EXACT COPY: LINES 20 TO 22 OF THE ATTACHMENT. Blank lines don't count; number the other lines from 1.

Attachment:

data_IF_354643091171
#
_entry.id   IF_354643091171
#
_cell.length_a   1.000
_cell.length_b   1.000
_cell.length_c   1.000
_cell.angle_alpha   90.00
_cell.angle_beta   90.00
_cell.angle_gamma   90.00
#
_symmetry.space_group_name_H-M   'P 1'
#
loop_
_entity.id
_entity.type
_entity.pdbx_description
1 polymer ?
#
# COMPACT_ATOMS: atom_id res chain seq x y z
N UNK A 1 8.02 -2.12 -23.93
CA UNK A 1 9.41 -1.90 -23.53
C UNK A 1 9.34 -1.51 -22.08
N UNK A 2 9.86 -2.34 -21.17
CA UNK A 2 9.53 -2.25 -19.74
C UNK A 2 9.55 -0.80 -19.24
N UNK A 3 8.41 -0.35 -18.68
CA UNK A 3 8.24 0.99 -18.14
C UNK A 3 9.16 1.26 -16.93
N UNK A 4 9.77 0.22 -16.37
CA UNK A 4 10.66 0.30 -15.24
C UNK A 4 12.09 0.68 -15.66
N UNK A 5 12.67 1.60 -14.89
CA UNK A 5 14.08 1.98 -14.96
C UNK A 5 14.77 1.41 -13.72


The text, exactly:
# COMPACT_ATOMS: atom_id res chain seq x y z
N UNK A 1 8.02 -2.12 -23.93
CA UNK A 1 9.41 -1.90 -23.53